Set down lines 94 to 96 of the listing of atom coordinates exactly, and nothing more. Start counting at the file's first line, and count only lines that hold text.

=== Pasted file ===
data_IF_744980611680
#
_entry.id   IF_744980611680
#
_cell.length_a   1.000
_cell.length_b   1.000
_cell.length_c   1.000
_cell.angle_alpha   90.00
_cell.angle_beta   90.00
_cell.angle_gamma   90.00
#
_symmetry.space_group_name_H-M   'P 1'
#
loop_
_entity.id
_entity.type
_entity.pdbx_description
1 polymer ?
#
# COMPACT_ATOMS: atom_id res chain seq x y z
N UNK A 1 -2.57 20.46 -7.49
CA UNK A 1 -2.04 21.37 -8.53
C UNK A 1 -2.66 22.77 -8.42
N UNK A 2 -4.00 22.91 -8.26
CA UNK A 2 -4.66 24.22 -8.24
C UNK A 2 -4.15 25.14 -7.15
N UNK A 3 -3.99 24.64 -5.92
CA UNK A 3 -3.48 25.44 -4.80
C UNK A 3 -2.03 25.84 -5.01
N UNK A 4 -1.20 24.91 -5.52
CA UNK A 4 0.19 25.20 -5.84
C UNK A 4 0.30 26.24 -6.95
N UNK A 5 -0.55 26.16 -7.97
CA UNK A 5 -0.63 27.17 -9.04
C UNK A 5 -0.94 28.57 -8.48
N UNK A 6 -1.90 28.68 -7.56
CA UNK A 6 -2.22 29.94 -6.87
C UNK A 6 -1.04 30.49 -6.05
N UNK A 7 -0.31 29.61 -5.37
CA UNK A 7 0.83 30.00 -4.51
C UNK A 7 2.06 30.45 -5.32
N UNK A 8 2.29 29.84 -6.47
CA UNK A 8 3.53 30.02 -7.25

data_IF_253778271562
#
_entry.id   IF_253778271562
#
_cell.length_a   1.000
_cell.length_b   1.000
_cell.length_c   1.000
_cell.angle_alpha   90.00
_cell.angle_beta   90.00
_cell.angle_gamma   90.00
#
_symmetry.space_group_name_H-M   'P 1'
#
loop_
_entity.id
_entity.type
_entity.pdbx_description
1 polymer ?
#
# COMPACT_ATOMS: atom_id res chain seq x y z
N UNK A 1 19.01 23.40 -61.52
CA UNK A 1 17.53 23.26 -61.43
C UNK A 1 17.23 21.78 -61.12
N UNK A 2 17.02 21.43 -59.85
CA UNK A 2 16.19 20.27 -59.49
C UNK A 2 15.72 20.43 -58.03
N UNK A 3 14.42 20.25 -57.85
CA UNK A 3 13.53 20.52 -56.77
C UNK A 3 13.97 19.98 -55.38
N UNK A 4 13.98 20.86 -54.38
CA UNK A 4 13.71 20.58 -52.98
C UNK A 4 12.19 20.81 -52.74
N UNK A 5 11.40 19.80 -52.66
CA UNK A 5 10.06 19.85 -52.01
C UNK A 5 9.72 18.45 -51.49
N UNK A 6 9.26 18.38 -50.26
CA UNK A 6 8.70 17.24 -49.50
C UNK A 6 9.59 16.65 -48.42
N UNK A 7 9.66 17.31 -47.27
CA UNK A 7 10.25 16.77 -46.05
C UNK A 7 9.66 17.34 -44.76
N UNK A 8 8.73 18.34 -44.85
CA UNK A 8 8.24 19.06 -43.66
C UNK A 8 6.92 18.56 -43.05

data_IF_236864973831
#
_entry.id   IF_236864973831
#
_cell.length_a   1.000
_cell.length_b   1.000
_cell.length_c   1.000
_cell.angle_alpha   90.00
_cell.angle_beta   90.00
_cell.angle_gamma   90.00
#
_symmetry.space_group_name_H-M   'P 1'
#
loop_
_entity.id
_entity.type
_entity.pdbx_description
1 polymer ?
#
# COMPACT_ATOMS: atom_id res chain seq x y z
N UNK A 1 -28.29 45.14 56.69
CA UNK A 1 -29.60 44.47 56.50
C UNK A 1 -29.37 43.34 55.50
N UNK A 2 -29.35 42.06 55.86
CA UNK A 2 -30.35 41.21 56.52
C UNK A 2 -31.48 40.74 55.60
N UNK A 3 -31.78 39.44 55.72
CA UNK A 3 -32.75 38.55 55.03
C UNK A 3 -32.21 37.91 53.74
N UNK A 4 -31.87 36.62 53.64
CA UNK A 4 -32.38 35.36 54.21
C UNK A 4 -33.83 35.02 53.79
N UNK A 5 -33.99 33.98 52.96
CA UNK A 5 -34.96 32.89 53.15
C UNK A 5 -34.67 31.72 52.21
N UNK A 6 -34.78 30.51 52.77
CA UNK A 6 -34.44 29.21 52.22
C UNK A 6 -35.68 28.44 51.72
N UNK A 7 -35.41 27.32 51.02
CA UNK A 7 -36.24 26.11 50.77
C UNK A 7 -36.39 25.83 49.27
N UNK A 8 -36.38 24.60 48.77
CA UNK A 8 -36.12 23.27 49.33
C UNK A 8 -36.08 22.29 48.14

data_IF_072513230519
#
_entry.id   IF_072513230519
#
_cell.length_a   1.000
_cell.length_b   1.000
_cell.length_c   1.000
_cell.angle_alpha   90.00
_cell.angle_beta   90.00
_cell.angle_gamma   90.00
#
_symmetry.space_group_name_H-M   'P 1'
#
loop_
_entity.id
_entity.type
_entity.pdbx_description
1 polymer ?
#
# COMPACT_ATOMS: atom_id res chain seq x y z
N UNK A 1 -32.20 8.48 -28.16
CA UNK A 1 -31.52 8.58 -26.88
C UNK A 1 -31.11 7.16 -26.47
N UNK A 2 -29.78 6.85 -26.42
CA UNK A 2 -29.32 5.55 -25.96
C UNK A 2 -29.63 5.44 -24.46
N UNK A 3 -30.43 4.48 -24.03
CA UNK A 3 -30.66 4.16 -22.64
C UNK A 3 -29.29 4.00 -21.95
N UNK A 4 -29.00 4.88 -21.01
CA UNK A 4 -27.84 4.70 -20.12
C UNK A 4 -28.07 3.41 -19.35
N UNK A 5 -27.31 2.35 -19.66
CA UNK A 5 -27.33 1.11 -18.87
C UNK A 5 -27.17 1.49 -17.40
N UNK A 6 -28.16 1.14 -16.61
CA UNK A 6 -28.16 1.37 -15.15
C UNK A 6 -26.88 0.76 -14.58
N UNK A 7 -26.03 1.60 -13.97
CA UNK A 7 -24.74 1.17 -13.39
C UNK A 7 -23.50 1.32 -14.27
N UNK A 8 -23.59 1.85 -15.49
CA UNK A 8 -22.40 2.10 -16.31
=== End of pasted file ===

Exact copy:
_cell.length_c   1.000
_cell.angle_alpha   90.00
_cell.angle_beta   90.00